Electronic Thesis and Dissertation Repository

Thesis Format

Monograph

Degree

Doctor of Philosophy

Program

Hispanic Studies

Supervisor

Rafat, Yasaman

Abstract

The purpose of the present thesis is to determine whether equivalence classification (e.g., Flege, 1995) operates in the same way auditory imitation of an unfamiliar dialect as in second language (L2) acquisition of speech. As such, it will investigate assibilated rhotic imitation in Ecuadorian Spanish by Andalusian Spanish speakers. Despite a considerable increase in interest in D2 phonological acquisition in later years (e.g., Babel, 2009; Nielsen, 2011), little research has been done to determine whether the same mechanisms responsible for L2 production also underlie auditory imitation of an unfamiliar dialect. While Ecuadorian Spanish is characterized by assibilated and fricative rhotics (e.g., Lipski, 1994), Andalusian Spanish is mainly characterized by trills and taps (e.g., Blecua Falgueras, 2001). The Andalusian variety may include sibilants as allophonic variants of the affricates, as in [tʃ] → [ʃ] (e.g., Carbonero, 1982, 2001). 31 high educated Sevillian Andalusian Spanish speakers were recorded in this study. The participants completed imitation tasks, reading tasks, and a background questionnaire. The findings were compared to a previous study on the L2 acquisition of these “r” sounds by English-speaking learners of Mexican Spanish. This thesis contributes to our understanding of the mechanisms involved in the early stages auditory imitation an unfamiliar dialect and assesses the effect of linguistic and extralinguistic factors in the production of the Ecuadorian assibilated rhotics. In all, the similarity between D2 and L2 production patterns suggests equivalence classification operates similarly.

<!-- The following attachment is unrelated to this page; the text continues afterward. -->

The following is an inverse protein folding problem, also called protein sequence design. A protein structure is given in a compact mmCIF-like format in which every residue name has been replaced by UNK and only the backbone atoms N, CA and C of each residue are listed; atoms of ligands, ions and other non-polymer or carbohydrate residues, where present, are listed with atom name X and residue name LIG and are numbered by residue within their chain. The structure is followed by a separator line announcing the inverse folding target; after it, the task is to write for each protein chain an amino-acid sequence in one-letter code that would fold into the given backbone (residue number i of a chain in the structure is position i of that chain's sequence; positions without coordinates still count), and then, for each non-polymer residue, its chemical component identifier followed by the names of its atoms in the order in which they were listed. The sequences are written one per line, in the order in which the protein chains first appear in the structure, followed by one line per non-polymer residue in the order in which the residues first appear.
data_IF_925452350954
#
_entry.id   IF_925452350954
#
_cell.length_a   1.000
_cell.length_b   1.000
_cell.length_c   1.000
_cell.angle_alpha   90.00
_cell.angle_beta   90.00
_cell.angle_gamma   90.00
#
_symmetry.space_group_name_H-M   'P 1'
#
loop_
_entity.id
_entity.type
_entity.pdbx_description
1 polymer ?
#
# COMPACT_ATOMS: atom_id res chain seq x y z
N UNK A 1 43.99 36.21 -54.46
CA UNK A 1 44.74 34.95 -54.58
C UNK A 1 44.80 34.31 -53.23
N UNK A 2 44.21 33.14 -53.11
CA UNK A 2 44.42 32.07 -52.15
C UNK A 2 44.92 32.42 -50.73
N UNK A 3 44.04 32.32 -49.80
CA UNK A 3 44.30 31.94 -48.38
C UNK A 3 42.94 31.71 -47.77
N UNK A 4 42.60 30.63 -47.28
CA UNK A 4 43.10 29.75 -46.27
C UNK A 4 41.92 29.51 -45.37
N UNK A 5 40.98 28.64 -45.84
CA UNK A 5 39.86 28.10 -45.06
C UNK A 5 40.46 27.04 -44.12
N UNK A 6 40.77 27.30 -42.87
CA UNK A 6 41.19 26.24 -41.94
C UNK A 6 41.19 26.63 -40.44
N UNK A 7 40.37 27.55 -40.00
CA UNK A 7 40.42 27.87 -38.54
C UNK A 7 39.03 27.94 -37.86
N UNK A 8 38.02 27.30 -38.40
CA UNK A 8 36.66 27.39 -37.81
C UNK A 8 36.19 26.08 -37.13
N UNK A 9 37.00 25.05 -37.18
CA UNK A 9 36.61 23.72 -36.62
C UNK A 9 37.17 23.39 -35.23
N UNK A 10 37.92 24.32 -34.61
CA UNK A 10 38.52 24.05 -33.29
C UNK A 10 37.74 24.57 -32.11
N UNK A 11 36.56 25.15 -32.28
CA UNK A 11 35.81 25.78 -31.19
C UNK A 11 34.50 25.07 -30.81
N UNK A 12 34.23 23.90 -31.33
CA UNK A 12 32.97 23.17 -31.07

Summary for Lay Audience

This study investigates whether the same processes that underlie second language (L2) acquisition, also underlie auditory imitation of an unfamiliar dialect. Specifically, it examines the imitation of a particular kind of “r” sound that has a “hissing” sound in Ecuadorian Spanish spoken by Andalusian speakers from Seville. While these sounds are common across many of the varieties of Spanish, they do not characterize Andalusian Spanish. This study involved 31 speakers of Andalusian Spanish from Seville. The participants completed imitation tasks, reading tasks, and a background questionnaire. The findings were compared to a previous study of the L2 acquisition on these “r” sounds by English-speaking learners of Mexican Spanish and suggest that auditory imitation of an unfamiliar dialect and L2 speech learning operate in a similar fashion.

Creative Commons License

Creative Commons Attribution-Noncommercial-No Derivative Works 4.0 License
This work is licensed under a Creative Commons Attribution-Noncommercial-No Derivative Works 4.0 License.

Available for download on Friday, July 30, 2021

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